Wall Street Journal (06/24/13) Brenda Cronin
Although economists expect 2014 to be the best year since 2005 for economic growth and anticipate a drop in the unemployment rate below 7%, observers remain cautious about stock market declines and rising interest rates. Inflation remains low, consumer confidence has hit a five-year high, and the economy has managed to weather tax hikes and other shocks without falling back into recession. Moreover, the rebounding housing market will fuel economic growth during the second half of the year.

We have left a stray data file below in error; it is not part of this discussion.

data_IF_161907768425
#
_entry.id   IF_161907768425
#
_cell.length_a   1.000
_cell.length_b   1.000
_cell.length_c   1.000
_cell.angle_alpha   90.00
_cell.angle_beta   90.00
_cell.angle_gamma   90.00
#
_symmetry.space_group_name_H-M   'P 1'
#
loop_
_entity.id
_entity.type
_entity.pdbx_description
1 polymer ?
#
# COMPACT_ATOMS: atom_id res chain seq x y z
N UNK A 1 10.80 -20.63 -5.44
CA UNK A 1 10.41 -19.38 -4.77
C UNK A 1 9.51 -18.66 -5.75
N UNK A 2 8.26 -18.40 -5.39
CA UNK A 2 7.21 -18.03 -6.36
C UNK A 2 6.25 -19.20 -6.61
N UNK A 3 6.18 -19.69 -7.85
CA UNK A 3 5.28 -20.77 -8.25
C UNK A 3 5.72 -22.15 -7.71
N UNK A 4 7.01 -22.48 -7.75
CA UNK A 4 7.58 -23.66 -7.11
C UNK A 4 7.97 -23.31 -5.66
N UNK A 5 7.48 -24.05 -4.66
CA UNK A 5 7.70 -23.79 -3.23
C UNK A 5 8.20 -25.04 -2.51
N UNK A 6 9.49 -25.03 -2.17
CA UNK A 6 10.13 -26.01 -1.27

However, slow hiring and stagnant wage growth have put a damper on the economy, and with 24 million fewer jobs today than at the start of the recession, the Brookings Institution expects it to take more than nine years at the current rate of hiring for employment to return to prerecession levels.